DBRS Morningstar (‘DBRS”) lines up behind Fitch and Moody to provide a note of cautious optimism for the Cyprus economy.

On 15 May 2020, DBRS became the latest international credit rating agency to announce its assessment of Cyprus’ credit worthiness.  Encouragingly, despite Cyprus now being two months into the Covid-19 pandemic  ‘lockdown’ measures, and their obvious negative economic consequences, the agency has chosen to maintain Cyprus’ overall long term issuer rating at BBB(low), and its short term issuer rating  at R2, echoing the earlier announcements of Moody (15 April 2020) and Fitch (3 April 2020).  Unsurprisingly, all three agencies have altered their ‘outlook’ assessments for the country from ‘positive’ to ‘stable’. 

The change in ‘outlook’ for Cyprus is entirely due to the anticipated economic shock impact of Covid 19, and the mitigating measures which have been taken by the government.  The fiscal support package introduced by the government is viewed as necessary to deal with the immediate economic consequences of the pandemic, but it has some adverse consequences.  The package will undoubtedly result in a previously healthy fiscal surplus turning into a deficit, and, a reversal of the previous downwards trajectory in the level of public debt.   

In its favour and supporting the BBB(low) rating, however, DBRS concurs with Fitch and Moody that Cyprus has a prudent public debt management framework, a good track record on fiscal deficit reduction, sustainable macroeconomic policies and a favourable business environment which is open to investment.  Cyprus is regarded as having had the fiscal headroom to respond to the crisis and, whilst the 2.7% of GDP surplus present in 2019 is likely to be replaced by a 4.7% deficit in 2020, it is expected that the deficit will swiftly drop to just 0.4% of GDP by the end of 2021 . The economic shock introduced by Covid 19 has rendered the near- term growth outlook uncertain due to the impact on tourism in 2020.  The timing and effects of the easing of ‘lockdown’ measures in Cyprus and its key markets of the UK, Russia, the EU, and Israel are significant ‘unknowns’ at present.  However, the government forecast of a 6% GDP growth ‘bounce back’ in 2021 following a 7% contraction in the current year is not viewed as unreasonable.  DBRS also acknowledges that off- shore gas reserves offer the potential to supplement long term economic growth.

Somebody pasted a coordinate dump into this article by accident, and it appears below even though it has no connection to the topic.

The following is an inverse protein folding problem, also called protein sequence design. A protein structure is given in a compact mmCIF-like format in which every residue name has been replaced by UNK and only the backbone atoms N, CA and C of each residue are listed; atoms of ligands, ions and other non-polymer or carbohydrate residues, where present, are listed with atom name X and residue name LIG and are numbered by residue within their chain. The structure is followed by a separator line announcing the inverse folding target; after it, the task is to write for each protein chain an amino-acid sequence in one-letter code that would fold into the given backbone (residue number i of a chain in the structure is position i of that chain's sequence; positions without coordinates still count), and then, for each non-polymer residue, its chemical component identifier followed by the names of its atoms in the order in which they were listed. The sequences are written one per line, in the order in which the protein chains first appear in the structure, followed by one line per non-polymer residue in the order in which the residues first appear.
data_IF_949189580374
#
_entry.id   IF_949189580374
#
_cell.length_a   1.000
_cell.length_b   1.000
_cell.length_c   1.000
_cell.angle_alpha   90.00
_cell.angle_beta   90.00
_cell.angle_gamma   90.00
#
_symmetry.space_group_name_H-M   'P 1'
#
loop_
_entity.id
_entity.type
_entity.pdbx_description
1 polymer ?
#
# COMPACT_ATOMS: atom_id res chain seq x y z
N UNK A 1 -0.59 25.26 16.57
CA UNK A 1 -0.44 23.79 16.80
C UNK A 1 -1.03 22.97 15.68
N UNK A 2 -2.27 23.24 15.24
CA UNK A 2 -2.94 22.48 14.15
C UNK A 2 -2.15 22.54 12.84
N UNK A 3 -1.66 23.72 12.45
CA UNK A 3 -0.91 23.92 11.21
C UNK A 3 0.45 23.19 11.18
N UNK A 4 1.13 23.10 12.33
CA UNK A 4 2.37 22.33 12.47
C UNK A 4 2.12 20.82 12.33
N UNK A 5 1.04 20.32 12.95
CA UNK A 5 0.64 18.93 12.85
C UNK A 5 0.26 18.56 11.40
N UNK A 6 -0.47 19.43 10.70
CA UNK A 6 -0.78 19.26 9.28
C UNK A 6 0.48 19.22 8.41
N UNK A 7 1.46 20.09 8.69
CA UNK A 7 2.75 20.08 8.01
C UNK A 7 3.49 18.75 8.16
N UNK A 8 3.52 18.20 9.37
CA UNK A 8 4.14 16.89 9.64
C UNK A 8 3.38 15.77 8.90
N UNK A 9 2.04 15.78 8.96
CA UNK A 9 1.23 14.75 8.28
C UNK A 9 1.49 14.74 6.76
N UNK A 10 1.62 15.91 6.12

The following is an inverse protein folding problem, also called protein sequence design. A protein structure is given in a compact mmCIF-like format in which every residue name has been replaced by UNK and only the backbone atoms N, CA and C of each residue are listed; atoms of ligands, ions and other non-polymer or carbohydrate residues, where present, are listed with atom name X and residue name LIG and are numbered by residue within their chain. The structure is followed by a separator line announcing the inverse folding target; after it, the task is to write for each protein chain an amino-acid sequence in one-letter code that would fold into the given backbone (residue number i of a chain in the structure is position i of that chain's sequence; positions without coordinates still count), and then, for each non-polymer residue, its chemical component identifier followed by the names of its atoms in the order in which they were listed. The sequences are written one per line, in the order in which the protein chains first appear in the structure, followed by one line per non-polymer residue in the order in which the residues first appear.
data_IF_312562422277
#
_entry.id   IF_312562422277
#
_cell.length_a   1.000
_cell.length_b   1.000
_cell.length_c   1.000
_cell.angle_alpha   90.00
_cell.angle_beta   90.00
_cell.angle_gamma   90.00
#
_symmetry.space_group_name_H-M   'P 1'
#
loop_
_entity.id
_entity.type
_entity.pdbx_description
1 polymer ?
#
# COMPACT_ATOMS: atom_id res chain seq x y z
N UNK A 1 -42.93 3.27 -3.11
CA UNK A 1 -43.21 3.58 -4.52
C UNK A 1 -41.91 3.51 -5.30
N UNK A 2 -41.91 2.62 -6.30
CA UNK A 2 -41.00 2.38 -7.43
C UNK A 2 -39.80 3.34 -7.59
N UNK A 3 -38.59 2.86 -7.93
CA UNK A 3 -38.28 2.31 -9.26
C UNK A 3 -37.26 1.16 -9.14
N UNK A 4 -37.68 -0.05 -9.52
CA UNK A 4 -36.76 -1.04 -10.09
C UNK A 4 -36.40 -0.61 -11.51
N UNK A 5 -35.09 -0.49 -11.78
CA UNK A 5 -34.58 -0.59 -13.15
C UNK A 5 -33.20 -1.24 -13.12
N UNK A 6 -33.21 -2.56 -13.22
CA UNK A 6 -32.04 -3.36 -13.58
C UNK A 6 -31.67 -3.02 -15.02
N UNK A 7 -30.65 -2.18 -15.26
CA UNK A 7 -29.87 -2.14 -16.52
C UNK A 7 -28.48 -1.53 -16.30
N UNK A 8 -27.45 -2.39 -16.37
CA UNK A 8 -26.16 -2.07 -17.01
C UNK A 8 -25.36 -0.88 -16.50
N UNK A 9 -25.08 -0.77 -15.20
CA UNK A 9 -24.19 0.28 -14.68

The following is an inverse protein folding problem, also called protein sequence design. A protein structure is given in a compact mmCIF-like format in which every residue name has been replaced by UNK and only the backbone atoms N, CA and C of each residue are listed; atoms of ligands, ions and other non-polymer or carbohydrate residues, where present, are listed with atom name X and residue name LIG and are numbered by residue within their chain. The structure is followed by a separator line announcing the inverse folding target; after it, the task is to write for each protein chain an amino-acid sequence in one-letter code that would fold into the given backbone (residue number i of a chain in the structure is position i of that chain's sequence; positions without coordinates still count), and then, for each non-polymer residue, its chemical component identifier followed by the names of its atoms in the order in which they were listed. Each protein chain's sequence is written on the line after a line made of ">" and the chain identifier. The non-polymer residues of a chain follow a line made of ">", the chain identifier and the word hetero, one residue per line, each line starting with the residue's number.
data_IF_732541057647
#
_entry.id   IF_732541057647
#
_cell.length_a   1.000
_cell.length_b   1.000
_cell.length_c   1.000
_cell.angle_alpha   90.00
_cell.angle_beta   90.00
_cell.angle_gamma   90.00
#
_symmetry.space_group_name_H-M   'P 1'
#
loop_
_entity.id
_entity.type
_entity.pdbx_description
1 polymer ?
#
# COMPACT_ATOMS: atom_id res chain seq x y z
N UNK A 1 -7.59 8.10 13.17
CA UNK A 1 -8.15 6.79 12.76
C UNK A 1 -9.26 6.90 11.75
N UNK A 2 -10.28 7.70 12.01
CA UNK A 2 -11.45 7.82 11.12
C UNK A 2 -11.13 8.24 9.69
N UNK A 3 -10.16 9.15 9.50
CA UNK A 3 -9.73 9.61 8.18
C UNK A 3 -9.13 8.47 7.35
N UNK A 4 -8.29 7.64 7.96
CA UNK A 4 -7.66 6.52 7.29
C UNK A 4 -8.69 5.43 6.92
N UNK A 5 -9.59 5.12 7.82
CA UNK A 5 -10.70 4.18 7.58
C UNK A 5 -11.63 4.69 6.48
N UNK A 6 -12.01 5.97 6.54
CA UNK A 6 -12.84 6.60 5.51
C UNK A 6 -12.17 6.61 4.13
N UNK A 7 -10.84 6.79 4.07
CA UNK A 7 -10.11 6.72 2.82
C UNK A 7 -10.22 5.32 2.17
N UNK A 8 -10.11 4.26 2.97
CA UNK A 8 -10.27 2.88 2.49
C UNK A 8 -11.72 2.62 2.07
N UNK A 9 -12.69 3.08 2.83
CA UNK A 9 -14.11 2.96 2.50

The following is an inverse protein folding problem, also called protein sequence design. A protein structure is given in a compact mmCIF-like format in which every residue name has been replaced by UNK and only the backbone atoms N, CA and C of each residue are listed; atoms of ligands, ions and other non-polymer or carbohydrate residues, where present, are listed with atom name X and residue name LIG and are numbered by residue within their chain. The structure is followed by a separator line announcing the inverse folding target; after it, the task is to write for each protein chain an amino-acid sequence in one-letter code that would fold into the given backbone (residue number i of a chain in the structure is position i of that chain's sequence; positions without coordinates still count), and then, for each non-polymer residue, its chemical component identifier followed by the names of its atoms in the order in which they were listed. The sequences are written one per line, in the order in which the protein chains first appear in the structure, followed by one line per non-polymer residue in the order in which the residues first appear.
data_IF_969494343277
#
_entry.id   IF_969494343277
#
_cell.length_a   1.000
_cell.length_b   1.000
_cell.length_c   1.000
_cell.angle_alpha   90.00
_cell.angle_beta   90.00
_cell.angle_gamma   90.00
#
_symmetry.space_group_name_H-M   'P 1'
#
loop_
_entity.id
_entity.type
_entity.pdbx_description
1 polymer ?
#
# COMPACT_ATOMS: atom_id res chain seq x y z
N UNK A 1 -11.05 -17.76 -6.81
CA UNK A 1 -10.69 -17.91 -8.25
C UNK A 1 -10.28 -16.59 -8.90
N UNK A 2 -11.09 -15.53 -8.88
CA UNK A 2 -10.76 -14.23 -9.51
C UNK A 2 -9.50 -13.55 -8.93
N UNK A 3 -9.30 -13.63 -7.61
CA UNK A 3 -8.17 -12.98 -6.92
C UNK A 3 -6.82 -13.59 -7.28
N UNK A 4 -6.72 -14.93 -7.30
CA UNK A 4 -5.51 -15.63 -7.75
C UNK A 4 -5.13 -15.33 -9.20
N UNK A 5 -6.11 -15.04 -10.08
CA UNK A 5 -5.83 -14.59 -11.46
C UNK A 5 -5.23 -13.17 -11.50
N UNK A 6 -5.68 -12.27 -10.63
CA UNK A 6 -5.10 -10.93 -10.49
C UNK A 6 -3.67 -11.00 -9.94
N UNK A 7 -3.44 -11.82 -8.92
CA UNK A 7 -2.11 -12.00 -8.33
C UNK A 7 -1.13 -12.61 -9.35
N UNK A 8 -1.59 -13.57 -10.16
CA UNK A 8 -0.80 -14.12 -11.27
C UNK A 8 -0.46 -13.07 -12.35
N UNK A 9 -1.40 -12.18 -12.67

A past area of concern for all ratings agencies has been Cyprus’ high level of public debt.  Encouragingly, DBRS notes that, whilst the government debt ratio is set to increase from 95.5% to 116.8% in the short term, it is expected to reduce sharply to 103.2% in 2021 and then resume its previously downward trajectory.  DBRS regards prudent debt management on the part of the Cyprus government as having produced a favourable debt profile that reduces refinancing risks. This is an observation supported by the easy success of recent government debt issues. Cyprus is viewed as benefitting from a stable political environment and strong institutions and, whilst lower service exports and reduced tourism levels will negatively impact the current account balance in 2020, this imbalance is viewed by DBRS as being containable.

In common, with Fitch and Moody, DBRS does sound a cautious note in respect of the level of non- performing exposures (‘NPEs’) within the Cyprus economy.   The previously anticipated reduction of banks’ NPE levels in 2020, via the sale of NPE portfolios, is now uncertain.  In the longer term, however, a return to focusing on NPE reduction is essential.  As stated by all other ratings agencies, a return to a sustainable downward trend in NPEs would have a positive impact on Cyprus’ overall rating, whilst omitting to tackle the problem could have an adverse consequence.

Both the BBB rating and the R2 rating are an indication that Cyprus ‘issues’ are of good investment quality although the underlying economy is vulnerable to changing economic conditions.  The fact that Cyprus has been able to maintain these rating levels, and equivalent ones with Fitch and Moody, is a welcome vote of confidence in the country.

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